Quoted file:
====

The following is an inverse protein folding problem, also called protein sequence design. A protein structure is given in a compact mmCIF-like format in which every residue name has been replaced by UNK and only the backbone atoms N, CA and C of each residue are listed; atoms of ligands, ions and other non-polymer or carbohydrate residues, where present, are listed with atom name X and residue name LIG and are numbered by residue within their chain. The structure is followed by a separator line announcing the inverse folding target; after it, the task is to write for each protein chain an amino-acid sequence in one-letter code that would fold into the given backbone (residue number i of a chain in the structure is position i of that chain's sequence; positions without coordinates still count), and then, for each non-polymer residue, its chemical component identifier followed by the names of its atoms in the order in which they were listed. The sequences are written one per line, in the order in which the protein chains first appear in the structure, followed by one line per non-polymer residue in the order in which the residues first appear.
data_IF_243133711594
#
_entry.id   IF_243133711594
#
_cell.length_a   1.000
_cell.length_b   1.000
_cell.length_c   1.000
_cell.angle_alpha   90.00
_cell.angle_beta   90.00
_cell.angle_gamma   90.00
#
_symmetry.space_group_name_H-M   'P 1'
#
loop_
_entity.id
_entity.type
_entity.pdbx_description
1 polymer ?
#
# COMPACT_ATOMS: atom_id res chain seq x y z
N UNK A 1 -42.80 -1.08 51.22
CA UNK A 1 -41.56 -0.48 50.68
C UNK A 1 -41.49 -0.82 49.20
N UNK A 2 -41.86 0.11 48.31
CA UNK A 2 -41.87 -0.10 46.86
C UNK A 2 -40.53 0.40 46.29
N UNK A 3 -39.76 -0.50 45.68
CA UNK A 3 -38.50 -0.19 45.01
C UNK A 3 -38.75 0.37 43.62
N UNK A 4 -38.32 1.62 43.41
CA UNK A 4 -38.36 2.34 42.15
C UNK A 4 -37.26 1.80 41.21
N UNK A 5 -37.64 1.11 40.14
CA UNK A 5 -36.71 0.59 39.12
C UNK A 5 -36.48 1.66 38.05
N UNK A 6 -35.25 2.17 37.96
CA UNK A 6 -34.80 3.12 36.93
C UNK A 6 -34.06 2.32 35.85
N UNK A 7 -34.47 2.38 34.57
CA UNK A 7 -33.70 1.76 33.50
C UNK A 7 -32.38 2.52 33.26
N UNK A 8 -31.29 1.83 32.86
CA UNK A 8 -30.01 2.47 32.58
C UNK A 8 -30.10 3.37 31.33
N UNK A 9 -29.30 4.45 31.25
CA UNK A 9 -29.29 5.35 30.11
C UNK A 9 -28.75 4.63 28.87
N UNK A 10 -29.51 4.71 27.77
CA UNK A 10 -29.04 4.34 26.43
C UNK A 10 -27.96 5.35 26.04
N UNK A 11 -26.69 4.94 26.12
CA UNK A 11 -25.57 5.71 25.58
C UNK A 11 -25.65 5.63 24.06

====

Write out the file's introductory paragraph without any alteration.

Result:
The following is an inverse protein folding problem, also called protein sequence design. A protein structure is given in a compact mmCIF-like format in which every residue name has been replaced by UNK and only the backbone atoms N, CA and C of each residue are listed; atoms of ligands, ions and other non-polymer or carbohydrate residues, where present, are listed with atom name X and residue name LIG and are numbered by residue within their chain. The structure is followed by a separator line announcing the inverse folding target; after it, the task is to write for each protein chain an amino-acid sequence in one-letter code that would fold into the given backbone (residue number i of a chain in the structure is position i of that chain's sequence; positions without coordinates still count), and then, for each non-polymer residue, its chemical component identifier followed by the names of its atoms in the order in which they were listed. The sequences are written one per line, in the order in which the protein chains first appear in the structure, followed by one line per non-polymer residue in the order in which the residues first appear.